SaaS and FOSS replacing COTS?

July 25, 2007

When I logged into Elluminate for our third and final live presentation in the “Understanding and Using Social Software for GDLN” course I noticed that the installation process changed.  They had also changed a couple of features. I noticed, for example, that the maximum number of simultaneous speakers went from 4 to 6.  This reminded me of one of the handy aspects of using hosted software services — things can get better without you doing anything.  You don’t even have do an “update” or an “install”.

Most of the software we discussed during this course is “hosted” and maintained by someone else.  Another term for this is “Software as a Service” (SaaS).  Widespread adoption of fast internet access has made SaaS products much more viable.  Before software was installed on your local computer or, in larger installations, on a local area network.  Now, a provider can offer an installed software application to tens of thousands of users at the same time.

We chose to focus on a specific set of SaaS applications because they are widely available, (the ones we chose anyway) are inexpensive,  and they don’t require specialized technology skills to use.  I’m a big fan of FOSS (free and open source software) but, in general, FOSS requires having access to technical skills — programmers, system administrators, designers.  FOSS tools are sometimes offered in SaaS models but I don’t think we’ve talked about any tools that fall into this group. 

All of this is to distinguish from the previous dominant software paradigm — COTS which stands for “commercial off-the-shelf” software.  This is licensed, often “shrink-wrapped” software, you purchase.  Microsoft has made its billions selling COTS software.  Today we do well to look for SaaS and FOSS solutions before choosing a COTS or home-grown approach.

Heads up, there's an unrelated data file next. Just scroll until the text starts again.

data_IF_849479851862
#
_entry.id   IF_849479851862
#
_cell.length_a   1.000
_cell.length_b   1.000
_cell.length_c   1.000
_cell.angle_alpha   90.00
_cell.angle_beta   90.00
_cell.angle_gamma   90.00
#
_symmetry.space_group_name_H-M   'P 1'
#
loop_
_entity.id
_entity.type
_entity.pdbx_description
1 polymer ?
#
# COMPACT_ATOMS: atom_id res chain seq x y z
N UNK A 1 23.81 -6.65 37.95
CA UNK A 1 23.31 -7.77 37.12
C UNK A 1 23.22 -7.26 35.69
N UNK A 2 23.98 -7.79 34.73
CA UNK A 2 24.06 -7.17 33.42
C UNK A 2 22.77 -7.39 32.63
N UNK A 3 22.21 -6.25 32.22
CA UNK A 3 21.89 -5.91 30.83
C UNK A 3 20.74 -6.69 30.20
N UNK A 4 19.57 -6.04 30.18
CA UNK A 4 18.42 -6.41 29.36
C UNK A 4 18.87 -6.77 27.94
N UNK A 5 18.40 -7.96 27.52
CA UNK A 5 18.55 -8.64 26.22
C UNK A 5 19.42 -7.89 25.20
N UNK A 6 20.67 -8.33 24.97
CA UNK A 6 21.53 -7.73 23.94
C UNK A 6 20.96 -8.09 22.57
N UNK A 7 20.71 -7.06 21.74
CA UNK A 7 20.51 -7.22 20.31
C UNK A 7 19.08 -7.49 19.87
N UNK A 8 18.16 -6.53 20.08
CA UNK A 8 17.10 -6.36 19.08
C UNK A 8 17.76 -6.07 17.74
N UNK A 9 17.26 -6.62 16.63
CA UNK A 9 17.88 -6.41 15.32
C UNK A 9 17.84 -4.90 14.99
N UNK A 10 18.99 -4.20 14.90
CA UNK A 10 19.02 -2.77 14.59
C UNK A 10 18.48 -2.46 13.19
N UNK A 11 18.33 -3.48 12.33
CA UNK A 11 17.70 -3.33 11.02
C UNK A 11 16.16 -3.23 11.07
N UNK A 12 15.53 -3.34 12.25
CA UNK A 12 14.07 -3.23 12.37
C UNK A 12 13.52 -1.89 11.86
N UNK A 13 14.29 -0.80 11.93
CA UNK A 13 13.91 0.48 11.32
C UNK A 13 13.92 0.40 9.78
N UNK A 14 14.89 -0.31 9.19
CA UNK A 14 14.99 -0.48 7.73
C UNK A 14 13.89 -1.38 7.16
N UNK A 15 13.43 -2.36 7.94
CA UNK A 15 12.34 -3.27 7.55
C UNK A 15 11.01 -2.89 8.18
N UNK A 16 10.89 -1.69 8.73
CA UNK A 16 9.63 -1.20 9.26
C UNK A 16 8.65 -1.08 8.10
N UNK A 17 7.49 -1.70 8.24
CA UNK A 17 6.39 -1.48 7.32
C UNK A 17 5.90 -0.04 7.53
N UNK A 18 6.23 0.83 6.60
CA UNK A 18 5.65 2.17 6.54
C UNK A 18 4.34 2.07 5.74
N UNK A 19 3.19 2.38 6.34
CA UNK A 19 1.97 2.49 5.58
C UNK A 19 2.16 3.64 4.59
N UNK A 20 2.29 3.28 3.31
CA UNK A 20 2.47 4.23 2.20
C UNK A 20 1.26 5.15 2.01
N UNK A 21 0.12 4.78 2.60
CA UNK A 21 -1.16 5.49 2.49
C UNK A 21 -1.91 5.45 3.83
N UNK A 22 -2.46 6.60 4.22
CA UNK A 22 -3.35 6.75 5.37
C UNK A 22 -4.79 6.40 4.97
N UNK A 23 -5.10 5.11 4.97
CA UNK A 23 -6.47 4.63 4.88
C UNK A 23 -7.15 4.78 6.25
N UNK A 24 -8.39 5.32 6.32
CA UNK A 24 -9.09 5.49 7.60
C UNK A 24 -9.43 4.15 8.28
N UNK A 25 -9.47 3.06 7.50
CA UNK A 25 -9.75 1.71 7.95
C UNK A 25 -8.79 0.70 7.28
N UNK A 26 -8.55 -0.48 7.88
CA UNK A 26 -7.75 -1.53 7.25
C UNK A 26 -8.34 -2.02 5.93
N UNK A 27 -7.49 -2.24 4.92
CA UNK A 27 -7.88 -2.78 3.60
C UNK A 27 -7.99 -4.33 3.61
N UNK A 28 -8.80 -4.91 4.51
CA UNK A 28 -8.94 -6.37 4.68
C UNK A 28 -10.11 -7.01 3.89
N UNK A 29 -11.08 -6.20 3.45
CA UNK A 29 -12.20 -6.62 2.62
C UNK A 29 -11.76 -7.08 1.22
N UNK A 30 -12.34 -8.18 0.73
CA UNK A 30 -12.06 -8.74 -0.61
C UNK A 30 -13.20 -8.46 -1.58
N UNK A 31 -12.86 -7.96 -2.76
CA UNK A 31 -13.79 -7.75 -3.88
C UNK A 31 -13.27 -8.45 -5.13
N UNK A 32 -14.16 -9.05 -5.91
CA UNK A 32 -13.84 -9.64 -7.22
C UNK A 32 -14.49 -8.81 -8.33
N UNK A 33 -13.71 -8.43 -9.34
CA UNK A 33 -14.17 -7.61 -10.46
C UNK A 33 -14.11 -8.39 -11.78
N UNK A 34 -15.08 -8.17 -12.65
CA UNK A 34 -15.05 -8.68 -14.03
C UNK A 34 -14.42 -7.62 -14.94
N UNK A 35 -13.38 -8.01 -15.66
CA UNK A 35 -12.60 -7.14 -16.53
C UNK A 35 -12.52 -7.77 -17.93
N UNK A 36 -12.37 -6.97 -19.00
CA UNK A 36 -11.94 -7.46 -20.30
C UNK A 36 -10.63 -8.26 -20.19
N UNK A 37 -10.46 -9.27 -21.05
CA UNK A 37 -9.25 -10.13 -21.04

I was struck again, as I composed this post, by the importance of the jargon we use in this field.  e.g., SaaS, FOSS, COTS…  The jargon is useful and worth learning but makes life painful for people struggling to understand what is being said.  Therefore, I’m really happy with the way the GDLNSS07 glossary is coming along.  Many of the jargon terms we’ve been using are already included and defined along with some terms we haven’t even gotten to! 


More on VoIP for Web Conferencing

July 16, 2007

Two quick thoughts about VoIP for web conferencing: 1) choosing a VoIP provider and  2) headsets.

1) VoIP Services.  VoIP can be a difficult component of web conferencing.  When we have the choice, we prefer to use traditional phone conferencing for the audio component of web conferences.  However, phone conferences aren’t always a good option — they can be expensive and difficult for international and government agencies. 

For small groups, Skype can often provide satisfactory audio conferencing.  You can even use a Skype screen sharing plug-in to do the web conference. 

Larger groups (10+ participants) are tougher.  We chose Elluminate because of its VoIP support and have been pleased with the quality of the sound and ability of participants to use the audio.  Elluminate supports 4 simultaneous speakers which is more than you probably want anyway!  However, some participants have had a difficult time joining our conferences.  Elluminate has a large download and uses funky ports.  I expect the combination of download, java support, and various firewall problems are causing the headaches. 

So what other choices have we got?  As I mentioned in an earlier post, I don’t think that Skypecast is quite ready.  If you don’t need your participants to be able to speak than Mike at my office suggests using audio broadcast tools like ShoutCast or IceCast.  These are the kinds of tools that are used for Internet radio broadcasters.

2) Headsets.  Using a headset — integrated headphone speakers and microphone — is a very good thing for higher quality VoIP.  Using your computer’s speakers and mike is unlikely to work well.  I ended up buying a Logitech USB headset which has worked fine.  Plantronics got a few shout-outs but I couldn’t find one in the stores I went too (next time I’ll order earlier online).

 We tagged a few articles with more advice with the GDLNSS07 tag


Thoughts on online workspaces

July 11, 2007

In addition to exploring tools that allow live (synchronous) interactions between people in real time such as web conferencing, instant messaging, and VoIP, we will also be exploring tools that allow people to interact on their own time (asynchronously). An example of this type of tool is an “online workspace”, which can also be referred to as an “extranet” or an “online collaboration tool.” During this course, we are demonstrating how to use an online workspace tool called Google Groups to complement our live sessions.